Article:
Submitted by Luis Georg on Sun, 12/25/2016 - 14:14
A new research published in the journal Nature Communications has warned that a long-quiet yet potentially highly-hazardous supervolcano in Italy is nearing the critical degassing pressure (CDP) state.
A team of scientists led by Giovanni Chiodini of Rome-based Italian National Institute of Geophysics, who are monitoring the Campi Flegrei volcano, has noticed accelerating deformation and heating in the volcano, suggesting that magma under surface is approaching a threshold beyond that could trigger release of fluids and gases.
Submitted by Karan Gosal on Thu, 12/08/2016 - 15:52
NASA has shared image of massive fracture in Antarctica's Larsen C Ice Shelf. The fracture is nearly 70 miles long and 1,700 feet deep. The rift is as wide as a football field. Researchers have warned that the rift is growing and this could be an alarming sign of what could happen next. Ice shelves generally shed some of their regions but this one could be massive and it will have a major impact on the region.
Submitted by Luis Georg on Tue, 12/06/2016 - 03:09
NASA has shared an image of Antarctica's Larsen C Ice Shelf showcasing a massive fracture in the ice shelf. The facture is nearly 70 miles long and 1,700 feet deep. The rift is as wide as a football field. Researchers have warned that the rift is growing and this could be an alarming sign of what could happen next. Ice shelves generally shed some of their regions but this one could be massive and it will have a major impact on the region.
Submitted by Luis Georg on Sun, 12/04/2016 - 17:47
Pluto has been a mystery for astronomers for decades and Pluto’s icy heart, first spotted by New Horizons mission in 2015, could suggest presence of massive subsurface ocean on the dwarf planet. Researchers have also suggested that the heart shaped region on Pluto could have altered the planet’s tilt as well.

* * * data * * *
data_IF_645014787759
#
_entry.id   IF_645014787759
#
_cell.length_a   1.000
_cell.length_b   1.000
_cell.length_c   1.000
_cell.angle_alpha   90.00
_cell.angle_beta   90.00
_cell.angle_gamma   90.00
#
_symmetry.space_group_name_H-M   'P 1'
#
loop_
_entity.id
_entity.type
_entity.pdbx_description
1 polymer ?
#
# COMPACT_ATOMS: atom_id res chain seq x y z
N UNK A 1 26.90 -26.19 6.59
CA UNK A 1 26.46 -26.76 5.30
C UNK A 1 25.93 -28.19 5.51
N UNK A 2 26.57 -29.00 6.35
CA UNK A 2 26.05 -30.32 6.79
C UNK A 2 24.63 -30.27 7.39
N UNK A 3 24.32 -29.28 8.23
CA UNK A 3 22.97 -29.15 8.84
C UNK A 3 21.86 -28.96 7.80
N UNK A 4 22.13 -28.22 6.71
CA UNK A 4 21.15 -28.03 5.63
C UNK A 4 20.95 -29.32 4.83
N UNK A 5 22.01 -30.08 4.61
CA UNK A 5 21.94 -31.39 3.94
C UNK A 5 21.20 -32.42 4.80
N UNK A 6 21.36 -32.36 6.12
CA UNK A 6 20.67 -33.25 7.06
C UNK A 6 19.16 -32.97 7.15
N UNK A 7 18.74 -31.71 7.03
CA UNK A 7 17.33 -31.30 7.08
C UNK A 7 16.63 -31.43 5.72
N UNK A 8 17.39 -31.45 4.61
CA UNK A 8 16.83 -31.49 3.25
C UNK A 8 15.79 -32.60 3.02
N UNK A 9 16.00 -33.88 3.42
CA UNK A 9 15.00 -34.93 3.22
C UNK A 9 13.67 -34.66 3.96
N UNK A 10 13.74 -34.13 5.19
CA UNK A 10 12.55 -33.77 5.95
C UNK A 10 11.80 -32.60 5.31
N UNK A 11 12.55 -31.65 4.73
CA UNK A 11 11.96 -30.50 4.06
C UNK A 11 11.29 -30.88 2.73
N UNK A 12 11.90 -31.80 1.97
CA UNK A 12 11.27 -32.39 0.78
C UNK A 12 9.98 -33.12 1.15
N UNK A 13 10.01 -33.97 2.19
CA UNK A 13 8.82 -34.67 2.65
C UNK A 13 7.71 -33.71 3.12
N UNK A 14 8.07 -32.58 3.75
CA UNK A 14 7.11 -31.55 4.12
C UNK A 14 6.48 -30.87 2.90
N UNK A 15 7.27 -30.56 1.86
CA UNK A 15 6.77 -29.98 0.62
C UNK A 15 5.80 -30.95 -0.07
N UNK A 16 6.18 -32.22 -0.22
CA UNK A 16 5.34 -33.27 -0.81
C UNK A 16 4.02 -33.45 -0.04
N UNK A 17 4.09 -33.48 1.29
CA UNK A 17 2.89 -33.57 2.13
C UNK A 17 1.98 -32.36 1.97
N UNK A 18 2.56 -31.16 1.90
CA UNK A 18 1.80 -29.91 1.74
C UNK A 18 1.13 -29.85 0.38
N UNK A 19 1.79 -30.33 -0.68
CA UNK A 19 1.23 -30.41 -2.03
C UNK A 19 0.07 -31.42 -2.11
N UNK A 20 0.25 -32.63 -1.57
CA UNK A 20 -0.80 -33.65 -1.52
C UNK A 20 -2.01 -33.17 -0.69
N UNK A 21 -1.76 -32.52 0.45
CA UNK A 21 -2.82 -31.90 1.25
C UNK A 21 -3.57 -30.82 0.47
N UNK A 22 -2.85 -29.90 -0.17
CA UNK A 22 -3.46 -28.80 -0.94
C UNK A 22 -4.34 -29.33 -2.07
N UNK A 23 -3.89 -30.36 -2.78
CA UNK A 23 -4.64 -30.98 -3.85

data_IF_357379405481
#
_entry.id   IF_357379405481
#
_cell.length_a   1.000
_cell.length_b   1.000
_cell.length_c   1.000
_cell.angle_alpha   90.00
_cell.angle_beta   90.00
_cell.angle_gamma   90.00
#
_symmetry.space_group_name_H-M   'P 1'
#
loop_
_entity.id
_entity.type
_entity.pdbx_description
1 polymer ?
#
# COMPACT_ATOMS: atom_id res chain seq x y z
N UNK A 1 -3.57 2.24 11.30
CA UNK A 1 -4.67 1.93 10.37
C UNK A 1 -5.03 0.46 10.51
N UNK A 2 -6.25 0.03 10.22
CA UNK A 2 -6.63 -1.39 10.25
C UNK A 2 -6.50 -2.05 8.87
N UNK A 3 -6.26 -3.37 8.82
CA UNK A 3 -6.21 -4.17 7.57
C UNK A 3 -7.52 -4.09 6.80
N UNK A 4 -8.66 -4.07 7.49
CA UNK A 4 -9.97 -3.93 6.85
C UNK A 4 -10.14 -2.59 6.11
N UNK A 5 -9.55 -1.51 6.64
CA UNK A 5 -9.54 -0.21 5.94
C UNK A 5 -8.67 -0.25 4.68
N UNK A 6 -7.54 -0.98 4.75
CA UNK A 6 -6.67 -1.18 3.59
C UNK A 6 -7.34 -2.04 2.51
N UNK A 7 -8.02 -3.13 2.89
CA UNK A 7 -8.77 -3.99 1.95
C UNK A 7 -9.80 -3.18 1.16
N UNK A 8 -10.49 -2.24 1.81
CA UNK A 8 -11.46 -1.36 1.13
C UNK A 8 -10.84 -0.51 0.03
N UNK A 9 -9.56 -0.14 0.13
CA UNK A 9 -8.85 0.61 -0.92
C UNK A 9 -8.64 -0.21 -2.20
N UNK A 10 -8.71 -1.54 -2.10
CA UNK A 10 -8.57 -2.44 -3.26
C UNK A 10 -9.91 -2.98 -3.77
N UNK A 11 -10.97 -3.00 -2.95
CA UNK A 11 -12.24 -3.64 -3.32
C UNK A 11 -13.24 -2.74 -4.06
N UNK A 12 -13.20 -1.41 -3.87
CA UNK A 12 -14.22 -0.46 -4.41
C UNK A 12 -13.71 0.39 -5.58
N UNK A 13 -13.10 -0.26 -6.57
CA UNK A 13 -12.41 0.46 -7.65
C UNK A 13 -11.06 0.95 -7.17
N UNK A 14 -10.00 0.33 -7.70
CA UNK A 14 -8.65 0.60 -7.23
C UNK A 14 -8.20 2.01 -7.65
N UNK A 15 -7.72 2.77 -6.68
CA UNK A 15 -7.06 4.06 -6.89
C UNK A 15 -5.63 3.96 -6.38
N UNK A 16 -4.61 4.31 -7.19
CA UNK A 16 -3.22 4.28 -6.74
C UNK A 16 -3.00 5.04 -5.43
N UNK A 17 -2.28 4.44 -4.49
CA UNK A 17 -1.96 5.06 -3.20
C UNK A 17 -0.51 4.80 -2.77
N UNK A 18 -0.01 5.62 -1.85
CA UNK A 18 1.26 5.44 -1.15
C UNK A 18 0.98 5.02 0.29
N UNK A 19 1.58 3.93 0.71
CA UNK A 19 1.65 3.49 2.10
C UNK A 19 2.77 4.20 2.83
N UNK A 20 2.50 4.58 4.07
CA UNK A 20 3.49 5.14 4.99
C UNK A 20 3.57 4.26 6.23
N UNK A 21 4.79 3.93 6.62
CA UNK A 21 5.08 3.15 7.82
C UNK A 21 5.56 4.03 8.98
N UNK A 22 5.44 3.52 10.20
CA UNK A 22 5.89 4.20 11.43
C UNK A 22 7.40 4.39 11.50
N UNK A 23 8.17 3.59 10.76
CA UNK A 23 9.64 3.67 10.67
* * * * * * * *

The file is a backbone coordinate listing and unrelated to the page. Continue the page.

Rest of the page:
Submitted by Gabriela Dantas on Sun, 11/06/2016 - 05:08
The largest marine protected area will be created in the Ross Sea in Antarctica after member countries have agreed to resolution of turning Ross Sea into an area with special protection. The Commission for the Conservation of Antarctic Marine Living Resources (CCAMLR) in Hobart, Australia held a meeting to decide on further steps for marine protection region in Ross Sea. The largest marine protected region will cover nearly 1.55 million square kilometers.
Submitted by Luis Georg on Sat, 10/29/2016 - 06:15
For the first time in centuries, a restoration team has exposed the original rock surface where Jesus Christ is believed to have been buried in Jerusalem.
The restoration team, including experts from the National Technical University of Athens in Greece, peeled away a marble layer in the innermost chamber of a tomb at the Church of the Holy Sepulchre to reach the original rock surface.
Submitted by Karan Gosal on Thu, 10/20/2016 - 04:54
Geologists have found two major fault lines in Bay Area which could trigger a strong earthquake in California. Both the fault lines are connected to each other and if they rupture simultaneously, they could lead to devastating earthquake in California, geologists warn. There are many earthquake faults in the Bay Area but in most of the cases, they lead to low intensity seismic activity. These two earthquake faults are closely linked and they could combine their force for the next major seismic event in California.
Submitted by Luis Georg on Wed, 10/19/2016 - 05:14
A fresh scan of the Great Pyramid of Giza has revealed two previously undetected cavities in the more than 4,500-year-old structure, researchers announced.
ScanPyramids, a partnership between the Egyptian Ministry of Antiquities and multiple global technology firms and universities, announced that a team of researchers used an imaging technology known as muography to peer inside the Great Pyramid of Giza, which is the Egyptian Pharaoh Khufu’s tomb.
Submitted by Karan Gosal on Sun, 10/16/2016 - 19:17
Geological records suggest that during ancient times, a comet impacted the temperature on our planet and led to fast change after the impact. The impact led to thousands of gigatons of carbon release in the atmosphere. The dramatic global warming called the Paleocene-Eocene Thermal Maximum (PETM) could have happened 55 million years ago on our planet, as per a new research paper.